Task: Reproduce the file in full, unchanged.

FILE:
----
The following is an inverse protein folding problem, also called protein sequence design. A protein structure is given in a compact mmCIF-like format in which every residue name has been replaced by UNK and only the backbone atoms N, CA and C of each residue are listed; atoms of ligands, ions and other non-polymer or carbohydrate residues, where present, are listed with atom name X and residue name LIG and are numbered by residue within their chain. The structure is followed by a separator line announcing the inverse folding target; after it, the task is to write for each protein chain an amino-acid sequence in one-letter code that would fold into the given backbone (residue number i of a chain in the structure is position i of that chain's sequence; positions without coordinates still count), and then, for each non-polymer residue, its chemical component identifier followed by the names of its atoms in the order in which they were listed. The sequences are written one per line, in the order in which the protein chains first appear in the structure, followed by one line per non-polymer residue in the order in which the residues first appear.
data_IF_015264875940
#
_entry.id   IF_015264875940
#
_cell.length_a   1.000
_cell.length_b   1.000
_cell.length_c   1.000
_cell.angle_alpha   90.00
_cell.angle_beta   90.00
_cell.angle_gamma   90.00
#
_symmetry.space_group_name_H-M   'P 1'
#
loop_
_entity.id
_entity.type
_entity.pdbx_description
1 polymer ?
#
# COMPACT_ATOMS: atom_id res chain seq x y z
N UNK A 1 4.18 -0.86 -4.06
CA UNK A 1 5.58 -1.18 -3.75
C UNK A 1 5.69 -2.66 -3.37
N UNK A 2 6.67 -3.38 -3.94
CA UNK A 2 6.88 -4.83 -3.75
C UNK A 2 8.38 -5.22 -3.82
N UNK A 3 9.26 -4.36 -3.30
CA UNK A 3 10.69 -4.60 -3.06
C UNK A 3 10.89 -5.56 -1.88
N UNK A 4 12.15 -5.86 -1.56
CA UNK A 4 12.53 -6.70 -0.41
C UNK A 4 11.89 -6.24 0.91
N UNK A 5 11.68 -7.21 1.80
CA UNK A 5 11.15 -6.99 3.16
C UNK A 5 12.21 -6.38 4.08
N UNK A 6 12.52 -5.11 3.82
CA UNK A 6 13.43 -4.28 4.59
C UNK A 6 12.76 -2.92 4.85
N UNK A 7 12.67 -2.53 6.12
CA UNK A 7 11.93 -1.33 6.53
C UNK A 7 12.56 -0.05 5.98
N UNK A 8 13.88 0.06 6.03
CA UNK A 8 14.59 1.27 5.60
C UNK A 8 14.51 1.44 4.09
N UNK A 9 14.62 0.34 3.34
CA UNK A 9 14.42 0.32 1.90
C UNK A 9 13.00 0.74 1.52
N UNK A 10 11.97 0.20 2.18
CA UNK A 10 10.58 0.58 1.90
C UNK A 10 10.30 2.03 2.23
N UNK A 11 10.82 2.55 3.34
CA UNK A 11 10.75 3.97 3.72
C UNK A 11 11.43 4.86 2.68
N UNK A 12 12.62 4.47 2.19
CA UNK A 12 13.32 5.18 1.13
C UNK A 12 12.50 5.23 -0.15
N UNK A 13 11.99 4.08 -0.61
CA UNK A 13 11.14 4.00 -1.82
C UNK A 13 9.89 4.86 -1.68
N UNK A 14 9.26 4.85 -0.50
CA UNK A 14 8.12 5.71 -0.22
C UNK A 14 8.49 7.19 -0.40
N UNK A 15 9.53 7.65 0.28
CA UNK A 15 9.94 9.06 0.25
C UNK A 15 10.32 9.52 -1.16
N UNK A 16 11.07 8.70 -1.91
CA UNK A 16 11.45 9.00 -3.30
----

The following is an inverse protein folding problem, also called protein sequence design. A protein structure is given in a compact mmCIF-like format in which every residue name has been replaced by UNK and only the backbone atoms N, CA and C of each residue are listed; atoms of ligands, ions and other non-polymer or carbohydrate residues, where present, are listed with atom name X and residue name LIG and are numbered by residue within their chain. The structure is followed by a separator line announcing the inverse folding target; after it, the task is to write for each protein chain an amino-acid sequence in one-letter code that would fold into the given backbone (residue number i of a chain in the structure is position i of that chain's sequence; positions without coordinates still count), and then, for each non-polymer residue, its chemical component identifier followed by the names of its atoms in the order in which they were listed. The sequences are written one per line, in the order in which the protein chains first appear in the structure, followed by one line per non-polymer residue in the order in which the residues first appear.
data_IF_015264875940
#
_entry.id   IF_015264875940
#
_cell.length_a   1.000
_cell.length_b   1.000
_cell.length_c   1.000
_cell.angle_alpha   90.00
_cell.angle_beta   90.00
_cell.angle_gamma   90.00
#
_symmetry.space_group_name_H-M   'P 1'
#
loop_
_entity.id
_entity.type
_entity.pdbx_description
1 polymer ?
#
# COMPACT_ATOMS: atom_id res chain seq x y z
N UNK A 1 4.18 -0.86 -4.06
CA UNK A 1 5.58 -1.18 -3.75
C UNK A 1 5.69 -2.66 -3.37
N UNK A 2 6.67 -3.38 -3.94
CA UNK A 2 6.88 -4.83 -3.75
C UNK A 2 8.38 -5.22 -3.82
N UNK A 3 9.26 -4.36 -3.30
CA UNK A 3 10.69 -4.60 -3.06
C UNK A 3 10.89 -5.56 -1.88
N UNK A 4 12.15 -5.86 -1.56
CA UNK A 4 12.53 -6.70 -0.41
C UNK A 4 11.89 -6.24 0.91
N UNK A 5 11.68 -7.21 1.80
CA UNK A 5 11.15 -6.99 3.16
C UNK A 5 12.21 -6.38 4.08
N UNK A 6 12.52 -5.11 3.82
CA UNK A 6 13.43 -4.28 4.59
C UNK A 6 12.76 -2.92 4.85
N UNK A 7 12.67 -2.53 6.12
CA UNK A 7 11.93 -1.33 6.53
C UNK A 7 12.56 -0.05 5.98
N UNK A 8 13.88 0.06 6.03
CA UNK A 8 14.59 1.27 5.60
C UNK A 8 14.51 1.44 4.09
N UNK A 9 14.62 0.34 3.34
CA UNK A 9 14.42 0.32 1.90
C UNK A 9 13.00 0.74 1.52
N UNK A 10 11.97 0.20 2.18
CA UNK A 10 10.58 0.58 1.90
C UNK A 10 10.30 2.03 2.23
N UNK A 11 10.82 2.55 3.34
CA UNK A 11 10.75 3.97 3.72
C UNK A 11 11.43 4.86 2.68
N UNK A 12 12.62 4.47 2.19
CA UNK A 12 13.32 5.18 1.13
C UNK A 12 12.50 5.23 -0.15
N UNK A 13 11.99 4.08 -0.61
CA UNK A 13 11.14 4.00 -1.82
C UNK A 13 9.89 4.86 -1.68
N UNK A 14 9.26 4.85 -0.50
CA UNK A 14 8.12 5.71 -0.22
C UNK A 14 8.49 7.19 -0.40
N UNK A 15 9.53 7.65 0.28
CA UNK A 15 9.94 9.06 0.25
C UNK A 15 10.32 9.52 -1.16
N UNK A 16 11.07 8.70 -1.91
CA UNK A 16 11.45 9.00 -3.30